Good riddance to a decade of backward steps
We began the millennium hopeful, but we have since endured 10 years of conflict and humiliation, writes Ivor Roberts
ONE of the more enjoyable moments of the last 12 months has been the celebration of the 20th anniversary of the fall of the Berlin Wall. That ushered in an age of hope: the end of communism; the Cold War, the peace dividend; bliss was it in that dawn to be alive . . . but the Nineties turned out to be anything but blissful, as nationalism in Eastern Europe emerged at its most toxic in former Yugoslavia and genocide killed more than a million in Rwanda.
We nonetheless emerged hopeful into the new millennium (for me it was my first year as British ambassador in Dublin) with the threat of the 'millennium bug' as the main preoccupation. The ink on the Good Friday Agreement (GFA) was barely dry and there was a spring in the step at the thought that power-sharing would soon bring a devolved administration in Northern Ireland. Well, there were, in fact, many problems just behind the headlines 10 years ago. But what has been so depressing in the last decade is the scant progress we have made to resolve them and how substantially we have added to the list.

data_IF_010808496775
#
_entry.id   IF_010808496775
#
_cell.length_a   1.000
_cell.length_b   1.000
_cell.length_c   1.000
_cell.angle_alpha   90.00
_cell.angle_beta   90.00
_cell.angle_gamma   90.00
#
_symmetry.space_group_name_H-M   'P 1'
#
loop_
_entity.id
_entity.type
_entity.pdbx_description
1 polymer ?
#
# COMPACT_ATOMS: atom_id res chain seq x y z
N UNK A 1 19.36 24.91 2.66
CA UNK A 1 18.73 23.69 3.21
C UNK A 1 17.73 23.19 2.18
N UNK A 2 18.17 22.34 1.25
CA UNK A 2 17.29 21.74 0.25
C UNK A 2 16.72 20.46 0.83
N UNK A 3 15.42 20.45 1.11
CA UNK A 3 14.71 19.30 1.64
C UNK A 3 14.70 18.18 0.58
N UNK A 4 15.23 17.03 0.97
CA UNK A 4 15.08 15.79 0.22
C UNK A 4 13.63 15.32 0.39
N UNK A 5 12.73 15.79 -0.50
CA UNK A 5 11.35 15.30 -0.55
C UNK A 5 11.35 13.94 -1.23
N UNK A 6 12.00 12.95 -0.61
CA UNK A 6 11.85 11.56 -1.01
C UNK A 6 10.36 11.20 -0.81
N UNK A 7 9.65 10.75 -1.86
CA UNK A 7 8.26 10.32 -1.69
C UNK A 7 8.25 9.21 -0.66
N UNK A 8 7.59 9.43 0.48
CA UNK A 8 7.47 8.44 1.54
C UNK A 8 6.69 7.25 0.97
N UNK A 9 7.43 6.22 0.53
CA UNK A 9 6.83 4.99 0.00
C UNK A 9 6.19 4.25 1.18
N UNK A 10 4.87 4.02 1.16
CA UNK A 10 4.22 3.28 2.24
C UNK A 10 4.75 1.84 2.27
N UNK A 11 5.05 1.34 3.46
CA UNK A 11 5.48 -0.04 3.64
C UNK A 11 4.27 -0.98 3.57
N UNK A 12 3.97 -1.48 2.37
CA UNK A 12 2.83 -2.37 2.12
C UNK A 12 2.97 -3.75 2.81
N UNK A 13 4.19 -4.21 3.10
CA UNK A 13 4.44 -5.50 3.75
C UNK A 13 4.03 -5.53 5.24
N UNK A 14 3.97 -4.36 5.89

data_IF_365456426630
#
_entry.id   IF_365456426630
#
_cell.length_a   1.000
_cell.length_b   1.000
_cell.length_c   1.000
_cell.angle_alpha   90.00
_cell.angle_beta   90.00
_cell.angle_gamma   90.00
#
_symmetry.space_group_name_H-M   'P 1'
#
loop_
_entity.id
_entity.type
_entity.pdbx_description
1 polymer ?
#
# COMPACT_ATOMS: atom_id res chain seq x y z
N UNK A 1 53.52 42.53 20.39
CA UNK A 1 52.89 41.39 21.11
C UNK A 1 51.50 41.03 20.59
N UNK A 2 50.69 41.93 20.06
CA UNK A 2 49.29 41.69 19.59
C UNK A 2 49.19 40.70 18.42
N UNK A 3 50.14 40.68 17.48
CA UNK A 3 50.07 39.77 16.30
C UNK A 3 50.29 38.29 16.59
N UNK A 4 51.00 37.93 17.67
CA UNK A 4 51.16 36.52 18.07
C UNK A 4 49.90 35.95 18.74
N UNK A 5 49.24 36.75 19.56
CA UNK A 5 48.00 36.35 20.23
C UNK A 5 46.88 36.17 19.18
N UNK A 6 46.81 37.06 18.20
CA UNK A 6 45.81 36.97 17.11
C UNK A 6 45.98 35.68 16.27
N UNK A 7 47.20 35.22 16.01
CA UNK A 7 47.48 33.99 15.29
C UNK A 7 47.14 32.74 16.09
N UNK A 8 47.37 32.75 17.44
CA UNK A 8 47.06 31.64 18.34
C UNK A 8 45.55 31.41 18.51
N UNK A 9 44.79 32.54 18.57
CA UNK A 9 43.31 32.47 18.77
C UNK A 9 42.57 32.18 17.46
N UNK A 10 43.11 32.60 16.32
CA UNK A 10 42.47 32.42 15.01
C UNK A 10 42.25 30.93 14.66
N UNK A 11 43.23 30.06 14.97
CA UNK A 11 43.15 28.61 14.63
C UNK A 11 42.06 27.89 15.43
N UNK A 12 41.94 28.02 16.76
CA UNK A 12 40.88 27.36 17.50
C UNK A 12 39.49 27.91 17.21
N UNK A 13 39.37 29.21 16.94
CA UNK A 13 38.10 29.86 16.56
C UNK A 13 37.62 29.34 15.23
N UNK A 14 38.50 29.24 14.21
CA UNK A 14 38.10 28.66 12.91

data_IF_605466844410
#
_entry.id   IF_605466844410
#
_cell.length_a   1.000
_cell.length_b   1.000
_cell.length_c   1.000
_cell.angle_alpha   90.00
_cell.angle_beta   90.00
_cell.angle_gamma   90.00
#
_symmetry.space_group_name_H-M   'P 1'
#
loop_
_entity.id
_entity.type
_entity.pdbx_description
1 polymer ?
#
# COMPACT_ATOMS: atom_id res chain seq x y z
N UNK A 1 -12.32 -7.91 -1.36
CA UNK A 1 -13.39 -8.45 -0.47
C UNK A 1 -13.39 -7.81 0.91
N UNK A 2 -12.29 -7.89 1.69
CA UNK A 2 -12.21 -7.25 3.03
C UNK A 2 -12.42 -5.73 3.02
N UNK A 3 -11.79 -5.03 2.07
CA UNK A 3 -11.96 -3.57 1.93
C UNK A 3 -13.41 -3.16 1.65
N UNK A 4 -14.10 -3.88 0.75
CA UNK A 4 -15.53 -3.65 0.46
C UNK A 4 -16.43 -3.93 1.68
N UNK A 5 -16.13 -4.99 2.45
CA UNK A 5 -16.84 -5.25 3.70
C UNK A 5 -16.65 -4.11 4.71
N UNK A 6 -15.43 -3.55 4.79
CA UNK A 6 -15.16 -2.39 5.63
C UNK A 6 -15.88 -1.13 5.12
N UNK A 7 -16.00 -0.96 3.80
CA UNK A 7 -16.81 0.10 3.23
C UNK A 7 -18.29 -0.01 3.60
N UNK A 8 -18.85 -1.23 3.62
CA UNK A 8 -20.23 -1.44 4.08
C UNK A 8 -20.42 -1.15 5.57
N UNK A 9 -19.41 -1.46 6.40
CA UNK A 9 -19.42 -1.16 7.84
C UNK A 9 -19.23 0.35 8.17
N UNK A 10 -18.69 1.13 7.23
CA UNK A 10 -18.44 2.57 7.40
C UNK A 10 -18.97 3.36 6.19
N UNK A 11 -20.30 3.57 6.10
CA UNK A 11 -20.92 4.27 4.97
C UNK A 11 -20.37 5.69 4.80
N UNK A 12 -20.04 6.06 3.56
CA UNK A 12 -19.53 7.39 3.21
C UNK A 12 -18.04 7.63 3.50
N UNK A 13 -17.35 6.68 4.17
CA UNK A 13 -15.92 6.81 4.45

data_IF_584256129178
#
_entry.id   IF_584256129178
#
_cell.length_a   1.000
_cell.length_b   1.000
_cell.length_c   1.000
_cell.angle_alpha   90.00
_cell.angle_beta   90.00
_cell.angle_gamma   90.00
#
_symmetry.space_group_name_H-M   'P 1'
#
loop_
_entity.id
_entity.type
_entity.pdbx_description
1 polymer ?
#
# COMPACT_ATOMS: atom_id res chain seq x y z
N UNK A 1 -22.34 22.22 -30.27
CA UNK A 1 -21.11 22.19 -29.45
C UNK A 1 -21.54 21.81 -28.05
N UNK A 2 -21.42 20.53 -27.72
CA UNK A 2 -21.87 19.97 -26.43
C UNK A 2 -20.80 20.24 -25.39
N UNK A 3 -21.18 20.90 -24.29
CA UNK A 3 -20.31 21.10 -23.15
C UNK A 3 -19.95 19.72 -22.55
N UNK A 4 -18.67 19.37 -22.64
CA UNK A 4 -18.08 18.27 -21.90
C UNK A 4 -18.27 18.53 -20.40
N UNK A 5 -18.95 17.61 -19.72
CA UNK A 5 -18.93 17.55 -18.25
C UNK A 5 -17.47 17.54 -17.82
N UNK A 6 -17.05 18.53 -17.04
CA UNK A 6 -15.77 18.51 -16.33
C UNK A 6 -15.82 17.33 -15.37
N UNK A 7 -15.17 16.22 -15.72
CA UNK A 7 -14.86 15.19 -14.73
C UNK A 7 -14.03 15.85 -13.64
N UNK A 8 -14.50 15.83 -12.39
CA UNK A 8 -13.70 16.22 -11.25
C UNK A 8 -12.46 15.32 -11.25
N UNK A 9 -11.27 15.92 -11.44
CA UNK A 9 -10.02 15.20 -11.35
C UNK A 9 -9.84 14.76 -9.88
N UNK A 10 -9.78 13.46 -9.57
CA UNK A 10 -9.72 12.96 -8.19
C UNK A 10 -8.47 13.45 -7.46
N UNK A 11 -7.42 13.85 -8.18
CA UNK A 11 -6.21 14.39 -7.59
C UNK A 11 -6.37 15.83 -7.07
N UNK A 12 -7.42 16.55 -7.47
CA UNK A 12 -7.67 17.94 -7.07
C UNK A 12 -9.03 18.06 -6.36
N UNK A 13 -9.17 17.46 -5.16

The course of the GFA hasn't run smoothly. Even now, Sinn Fein is threatening dire consequences if justice and policing are not promptly devolved, and this against a background of dissident republican murders in Antrim and Lurgan.